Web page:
Unlike many other places in the world, streets rarely run in straight lines here in Belgium; making navigation by street next to impossible. Instead it is generally recommended that you follow signs to major towns until you get close to your destination, where the smaller town names will begin popping up. The major exception to this rule of course is when you ride along the linguistic border between Flanders and Wallonia, as there is no agreement on the names of places or streets. In this situation your best bet is to ride with a GPS, but of course you can always do your research and familiarize yourself with all of the possible names for one place, or accept the inevitable and choose to get lost. True to that trend this weeks climb has a potential of three different names, and literally is the border between Flanders and Wallonia.
Th Karnemelkbeek(straat) is the name that most Flemish wieler tourists will know the climb by, but if I were to say the other common name of Helling van Kraai (Crow’s Hill) or the French (Rue du) Lait Battu you still will probably be scratching your head. It simply isn’t a very well known climb, mainly because it runs parallel to the much better known Côte de Trieu. I guess some climbs are meant to shine while others are left to remain in their shadows… until now where we will give the Karnemelkbeekstraat it’s 15 minutes (err 2 minutes?) to shine.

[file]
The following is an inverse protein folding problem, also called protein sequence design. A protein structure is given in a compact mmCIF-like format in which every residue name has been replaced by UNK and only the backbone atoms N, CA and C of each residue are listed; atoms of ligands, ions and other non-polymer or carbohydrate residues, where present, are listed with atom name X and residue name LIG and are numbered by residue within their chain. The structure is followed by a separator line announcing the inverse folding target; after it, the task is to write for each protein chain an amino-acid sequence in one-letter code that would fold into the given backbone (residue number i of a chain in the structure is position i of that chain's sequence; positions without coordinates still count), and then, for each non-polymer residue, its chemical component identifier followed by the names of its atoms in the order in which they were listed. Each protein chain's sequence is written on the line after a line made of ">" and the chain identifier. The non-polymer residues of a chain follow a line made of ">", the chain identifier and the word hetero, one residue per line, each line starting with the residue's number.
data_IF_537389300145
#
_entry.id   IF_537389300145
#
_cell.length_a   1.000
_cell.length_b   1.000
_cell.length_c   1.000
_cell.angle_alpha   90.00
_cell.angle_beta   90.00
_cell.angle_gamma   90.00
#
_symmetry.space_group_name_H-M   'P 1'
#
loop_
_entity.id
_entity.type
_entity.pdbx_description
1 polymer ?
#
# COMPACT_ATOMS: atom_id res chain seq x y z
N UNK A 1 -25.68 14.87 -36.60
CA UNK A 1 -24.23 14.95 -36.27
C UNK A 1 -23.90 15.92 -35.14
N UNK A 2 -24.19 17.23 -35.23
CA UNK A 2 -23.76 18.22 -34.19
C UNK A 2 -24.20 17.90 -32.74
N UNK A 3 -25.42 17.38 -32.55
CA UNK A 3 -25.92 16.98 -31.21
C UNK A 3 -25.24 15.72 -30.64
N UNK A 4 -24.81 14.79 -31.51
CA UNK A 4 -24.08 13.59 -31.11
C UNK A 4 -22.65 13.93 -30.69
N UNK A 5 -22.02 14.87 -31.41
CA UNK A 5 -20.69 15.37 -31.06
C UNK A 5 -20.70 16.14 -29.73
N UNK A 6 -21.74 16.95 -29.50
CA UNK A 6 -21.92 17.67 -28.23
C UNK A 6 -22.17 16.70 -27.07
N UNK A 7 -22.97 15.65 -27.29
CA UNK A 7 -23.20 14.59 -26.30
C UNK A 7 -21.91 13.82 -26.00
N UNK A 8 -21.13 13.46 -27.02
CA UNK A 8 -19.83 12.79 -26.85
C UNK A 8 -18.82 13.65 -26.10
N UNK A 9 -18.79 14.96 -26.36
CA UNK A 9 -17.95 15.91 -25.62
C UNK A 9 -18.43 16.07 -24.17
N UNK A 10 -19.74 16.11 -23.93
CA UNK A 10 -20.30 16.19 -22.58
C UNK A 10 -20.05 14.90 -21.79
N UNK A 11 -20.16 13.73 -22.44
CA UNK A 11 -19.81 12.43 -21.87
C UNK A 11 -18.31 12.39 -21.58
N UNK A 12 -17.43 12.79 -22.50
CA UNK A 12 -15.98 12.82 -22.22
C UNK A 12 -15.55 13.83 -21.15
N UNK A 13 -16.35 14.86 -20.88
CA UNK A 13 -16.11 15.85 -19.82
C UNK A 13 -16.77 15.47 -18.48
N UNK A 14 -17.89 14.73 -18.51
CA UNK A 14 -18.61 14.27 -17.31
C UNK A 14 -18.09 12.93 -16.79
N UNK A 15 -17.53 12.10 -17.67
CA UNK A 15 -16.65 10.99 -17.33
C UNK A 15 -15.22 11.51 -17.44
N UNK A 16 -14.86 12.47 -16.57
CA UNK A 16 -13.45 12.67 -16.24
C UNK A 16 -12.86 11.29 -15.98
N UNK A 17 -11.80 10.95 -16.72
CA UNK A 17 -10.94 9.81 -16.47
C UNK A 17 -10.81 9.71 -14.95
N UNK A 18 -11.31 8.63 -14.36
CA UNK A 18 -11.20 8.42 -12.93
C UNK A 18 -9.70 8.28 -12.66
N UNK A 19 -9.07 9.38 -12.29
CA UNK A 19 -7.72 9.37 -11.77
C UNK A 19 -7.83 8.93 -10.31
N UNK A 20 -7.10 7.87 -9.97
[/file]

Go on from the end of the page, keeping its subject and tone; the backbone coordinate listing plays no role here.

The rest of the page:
The Karnemelkbeekstraat is an ashphalt climb of 1400 meters with a rise of 71 meters. It’s average gradient is just over 5%, though it starts of very gradually and doesn’t begin to really climb until about 700 meters, this is where you will hit the maximum gradient of about 14%.
As this climb takes the back seat to the Côte de Trieu it is not a big player in any of the major races, though it does pop up in some of the Flemish sportieve rides, or on Sunday morning group rides. And just because it’s not raced by the big boys doesn’t mean that it isn’t a worthy climb, in fact it’s actually quite pretty especially through the trees along the second half of the climb.
Enough Said, Take Me There!
The climb shares it’s name with the street name both in Flemish Karnemelkbeekstraat and in French Rue du Lait Battu and starts in the Walloon town of Russeignies (or Rozenaken if you’re following signs through Flanders) within the community of Mont-de-l’Enclus/Kluisbergen. The border between Flanders and Wallonia literally runs along the street, so I wouldn’t be surprised if one side of the street uses a Flemish address while the other uses a Wallonian address. To check it out before hand, just follow the cyclist here on Google Street View.
So that’s pretty much it for the Karnemelkbeekstraat. Just remember not to get too confused if you decide to ride this one and the signs keep changing their names on you.
Has anyone rode this climb before? Or did you just stick to the better known Côte de Trieu? Tell us about it.